• genitive/posessive case - implies ownership (also possessive case)
  • dative - person/thing something is given to

Example: In "John, I gave the bean to Alice's sister,"

  • "John" is vocative
  • "I" is nominative/subjective,
  • "the bean" is accusative,
  • "Alice's" is genitive/possessive
  • "Alice's sister" is dative,

((verify) all of this example)

How many cases a language has is a somewhat fuzzy concept.

In the semantics in any way at all? Easily dozens.

Most argue you should not count anything that does not do much at a sentence level (marking, order, agreement, other grammatical effects). In which case it's just a few.

For example

  • Latin
has six (main) cases: nominative, accusative, dative, genitive, vocative, and ablative
Locative is arguable.
  • English
modern English marks only the genitive (Middle and Old English had more)
and relies on things like positioning and disambiguation for most other things
  • finnish
is mildly crazy, e.g. marking various locative-style things, including:
Adessive case ("on" / "at")
Inessive case ("in")
Elative case ("out of")
Illative case ("into")
Allative case ("onto")
Ablative case ("from" / "off")

Language coarses and linguists may not typically dive deep into cases, for various reasons.


  • vocative is often not mentioned in English courses.
There is little to learn about it that people won't pick up intuitively, and little to gain from giving it a big name.

  • objective case refers to thing that can be objects, which is why it is sometimes used as a synonym for accusative case, but can also include dative, and apparently also ablative
using overlapping concepts like that is not going to clarify much to language learners or linguists.
  • some are hard to describe, very specific, archaic, or otherwise do not name a clear grammatical effect.
For example, ablative and locative in many languages arguably play more at/from the semantic level.
  • ablative case is not marked for in a lot of languages
Latin uses it someone regularly, so is important to know about its analysis
in many other languages it includes any semantic meaning, relating anything "from", "with", "in", "by" (in a sense often compared to prepositions) but often difficult to give a concise summary of.

Grammatical tense (verb)
Grammatical person (verb)

(Deictic) Reference to participants.

Consider for example I am versus we are.

Person often interacts with plurality and gender (consider I, we, she, he, it). Languages pronoun systems vary, e.g. in the number of persons it has, and how many pronouns it uses, whether/how it explicitly marks for these properties. (This also varies over time. In Middle and Old English, there used to be more varied and more explicitly marked forms)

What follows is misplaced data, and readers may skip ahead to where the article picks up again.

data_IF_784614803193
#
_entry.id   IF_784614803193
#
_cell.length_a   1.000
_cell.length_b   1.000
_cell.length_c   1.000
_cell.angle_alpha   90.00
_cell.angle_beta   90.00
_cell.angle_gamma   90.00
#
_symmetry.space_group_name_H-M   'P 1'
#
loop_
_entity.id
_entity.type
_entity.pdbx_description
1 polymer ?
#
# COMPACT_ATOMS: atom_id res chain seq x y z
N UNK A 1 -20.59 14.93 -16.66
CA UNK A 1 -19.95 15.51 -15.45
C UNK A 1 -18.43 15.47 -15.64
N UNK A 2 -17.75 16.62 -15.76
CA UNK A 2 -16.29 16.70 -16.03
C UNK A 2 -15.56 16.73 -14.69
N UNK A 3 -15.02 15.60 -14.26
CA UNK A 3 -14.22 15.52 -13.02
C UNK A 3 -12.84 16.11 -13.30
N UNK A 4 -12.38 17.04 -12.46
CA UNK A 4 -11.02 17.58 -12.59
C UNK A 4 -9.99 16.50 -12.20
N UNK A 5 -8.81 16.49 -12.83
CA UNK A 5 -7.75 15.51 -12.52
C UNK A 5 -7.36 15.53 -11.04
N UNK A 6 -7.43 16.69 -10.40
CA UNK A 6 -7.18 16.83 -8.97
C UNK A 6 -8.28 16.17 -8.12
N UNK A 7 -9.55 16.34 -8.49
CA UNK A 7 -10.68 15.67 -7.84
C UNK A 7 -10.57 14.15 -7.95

Pragmatically seen, the function of grammatical person seems to be to be able to refer to more people less ambiguously.

Definiteness (noun)


Grammatical aspect
Grammatical mood

(a.k.a. mode)

For modality (relation to reality or truth) signaled with grammatical affixes.

...where modality expresses how a speaker considers what they are saying - a statement of fact, desire, command

See also


Modifiers, quantifiers

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In a narrower meaning, modification is any morphological process which changes root or stem.


Modification is also used to refer to semantic alteration - often a (more accurate) description of another element (often phrase-level(verify)).

Modifiers may be optional in that their removal leaves behind a gramatically correct sentence (a grammatical modifier seems to refer to this(verify)), or one which can be made correct with very little polishing.

Modifiers are often interjected words, phrases, or clauses. It is probably a good idea to think of modification as structure that uses words for content, rather than just words.

Note that sometimes, the difference between a clause being restrictive and non-restrictive/descriptive is very subtle. For example, compare:

  • The officer helped the civilians who had been shot
    • restrictive.
    • In this case meaning that the officers helped specific people
  • The officer helped the civilians, who had been shot
    • non-restrictive
    • In this case implying that all the civilians had been shot

See also:

Restrictive modification

Also known as: defining modification, identifying modification, essential modification, and necessary modification.

Can be marked

  • syntactically
    • commas

Descriptive modification

Also known as: non-restrictive modification, non-defining modification, non-identifying modification, descriptive modification, or unnecessary modification.

Non-restrictive modification is regularly used to avoid repetition (like pronouns)

(because non-restrictive is typically used in avoiding ) The first makes it clear that

In this example, there is no comma before "who." Therefore, what follows is a restrictive clause. (not all of the civilians had been shot).

Non-restrictive example:

Add description, but are not pragmatically necessary for reference.

Descriptive modifier